Houthis To Regain Terrorist Label If Attack Don’t Stop In 30 Days

The White House has given Houthi rebels 30 days to stop its stem of attacks on ships passing through the Red Sea, otherwise, the Iran-backed group will be added to the U.S. list of terrorist groups.

In a statement issued Wednesday, U.S. Secretary of State Antony Blinken said:

“The Department of State today is announcing the designation of Ansarallah, commonly referred to as the Houthis, as a Specially Designated Global Terrorist group, effective 30 days from today. …

“This designation seeks to promote accountability for the group’s terrorist activities. If the Houthis cease their attacks in the Red Sea and Gulf of Aden, the United States will reevaluate this designation.”

The Houthis have been carrying out “unprecedented attacks” since November, according to the release, targeting international shipping vessels passing through the Red Sea.

This has caused major problems, as it is a major waterway for ships transporting goods from Asia to Europe and vice versa. Some shipping companies have diverted their passages around the southern tip of Africa in response — adding a lot of extra time and cost to the trips — while others have halted shipping altogether.

That’s what Blinken pointed out in the release when he said the attacks “have endangered mariners, disrupted the free flow of commerce and interfered with navigational rights and freedoms.”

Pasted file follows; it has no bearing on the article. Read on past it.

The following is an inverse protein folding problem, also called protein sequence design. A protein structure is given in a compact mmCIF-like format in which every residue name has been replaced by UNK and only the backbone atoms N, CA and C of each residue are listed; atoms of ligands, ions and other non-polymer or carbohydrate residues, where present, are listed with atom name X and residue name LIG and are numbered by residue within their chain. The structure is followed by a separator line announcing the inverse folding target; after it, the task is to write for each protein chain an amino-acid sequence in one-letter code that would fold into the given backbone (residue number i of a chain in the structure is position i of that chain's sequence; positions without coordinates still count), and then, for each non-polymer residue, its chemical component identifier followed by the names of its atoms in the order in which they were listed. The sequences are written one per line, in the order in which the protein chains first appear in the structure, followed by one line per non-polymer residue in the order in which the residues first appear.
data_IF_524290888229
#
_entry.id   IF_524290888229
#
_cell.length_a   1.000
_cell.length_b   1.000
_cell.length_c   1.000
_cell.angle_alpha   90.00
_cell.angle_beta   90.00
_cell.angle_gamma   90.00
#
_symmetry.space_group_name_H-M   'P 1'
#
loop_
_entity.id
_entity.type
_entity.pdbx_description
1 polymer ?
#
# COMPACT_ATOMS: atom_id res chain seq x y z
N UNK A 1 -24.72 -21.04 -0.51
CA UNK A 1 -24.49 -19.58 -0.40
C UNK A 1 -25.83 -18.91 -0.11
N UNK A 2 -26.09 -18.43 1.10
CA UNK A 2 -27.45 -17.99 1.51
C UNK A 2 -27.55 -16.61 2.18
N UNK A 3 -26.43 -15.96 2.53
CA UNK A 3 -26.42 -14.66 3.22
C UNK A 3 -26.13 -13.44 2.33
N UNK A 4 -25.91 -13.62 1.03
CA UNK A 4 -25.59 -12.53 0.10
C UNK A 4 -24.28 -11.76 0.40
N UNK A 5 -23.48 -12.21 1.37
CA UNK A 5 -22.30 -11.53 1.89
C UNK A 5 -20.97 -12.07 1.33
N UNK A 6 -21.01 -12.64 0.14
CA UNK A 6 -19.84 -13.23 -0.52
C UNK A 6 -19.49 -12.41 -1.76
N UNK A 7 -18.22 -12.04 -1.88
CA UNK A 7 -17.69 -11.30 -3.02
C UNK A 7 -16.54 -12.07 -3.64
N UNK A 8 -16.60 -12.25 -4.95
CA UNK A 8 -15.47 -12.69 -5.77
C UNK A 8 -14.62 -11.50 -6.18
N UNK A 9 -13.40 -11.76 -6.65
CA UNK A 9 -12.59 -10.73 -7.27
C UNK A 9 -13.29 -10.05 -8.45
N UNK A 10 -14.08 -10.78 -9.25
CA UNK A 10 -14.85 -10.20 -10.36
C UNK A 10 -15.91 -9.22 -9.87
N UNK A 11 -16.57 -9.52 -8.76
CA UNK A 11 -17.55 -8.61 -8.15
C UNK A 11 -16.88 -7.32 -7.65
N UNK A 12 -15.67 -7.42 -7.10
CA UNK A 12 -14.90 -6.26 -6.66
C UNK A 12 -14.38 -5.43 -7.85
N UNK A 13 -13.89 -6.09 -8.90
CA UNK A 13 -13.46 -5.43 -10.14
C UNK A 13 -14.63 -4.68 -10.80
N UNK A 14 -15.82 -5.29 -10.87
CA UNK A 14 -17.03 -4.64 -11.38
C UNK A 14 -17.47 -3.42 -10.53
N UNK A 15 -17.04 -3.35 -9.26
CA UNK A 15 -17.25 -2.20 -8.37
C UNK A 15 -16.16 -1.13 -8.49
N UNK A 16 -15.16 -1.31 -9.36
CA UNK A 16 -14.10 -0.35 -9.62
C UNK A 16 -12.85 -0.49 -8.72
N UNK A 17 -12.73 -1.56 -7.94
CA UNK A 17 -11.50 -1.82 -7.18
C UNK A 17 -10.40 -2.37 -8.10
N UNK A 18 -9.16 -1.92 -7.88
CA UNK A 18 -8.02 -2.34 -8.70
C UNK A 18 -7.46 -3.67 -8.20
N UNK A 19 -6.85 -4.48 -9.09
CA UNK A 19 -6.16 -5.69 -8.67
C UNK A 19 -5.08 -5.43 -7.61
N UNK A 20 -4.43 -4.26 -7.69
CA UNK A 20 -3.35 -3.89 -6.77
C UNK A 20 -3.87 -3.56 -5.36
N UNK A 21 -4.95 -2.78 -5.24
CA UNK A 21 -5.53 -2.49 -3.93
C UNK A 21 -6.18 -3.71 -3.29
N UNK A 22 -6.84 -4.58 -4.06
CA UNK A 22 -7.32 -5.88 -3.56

The SDGT designation would put significant sanctions on the Houthis. It specifically would seek to cut off weapons and funding that the group accesses now so they can carry out the attacks.
As Blinken continued:

“The Houthis must be held accountable for their actions, but it should not be at the expense of Yemeni civilians. As the Department of State moves forward with this designation, we are taking significant steps to mitigate any adverse impacts this designation may have on the people of Yemen.”

In the next 30 days, Blinken said the U.S. would “conduct robust outreach” to various partners, those who provide aid to the region and other stakeholders “who are crucial to facilitating humanitarian assistance and the commercial import of critical commodities in Yemen.”

There have been many concerns about what the Houthis’ attacks could lead to, including a much wider war in the Middle East that could draw in western countries as well. There are also concerns over a long-term disruption of global commerce as well as even more inflation in certain countries.

These U.S. threats come as British and American warplanes, submarines and ships launched multiple attacks against Houthi targets last week. The group is in control of Yemen’s most populous regions.

The Houthis have said that they are carrying out these attacks in protest of Israel’s war against Hamas in Gaza. Following the recent U.S. and UK attacks, the group has threatened a “strong and effective response.”

The Red Sea attacks are all part of a response from what’s called the Axis of Resistance, a group of militias that all have ties to Iran.

In addition to the Houthis, the groups include Hezbollah in Lebanon, the Shiites in Iraq and Hamas in Palestine.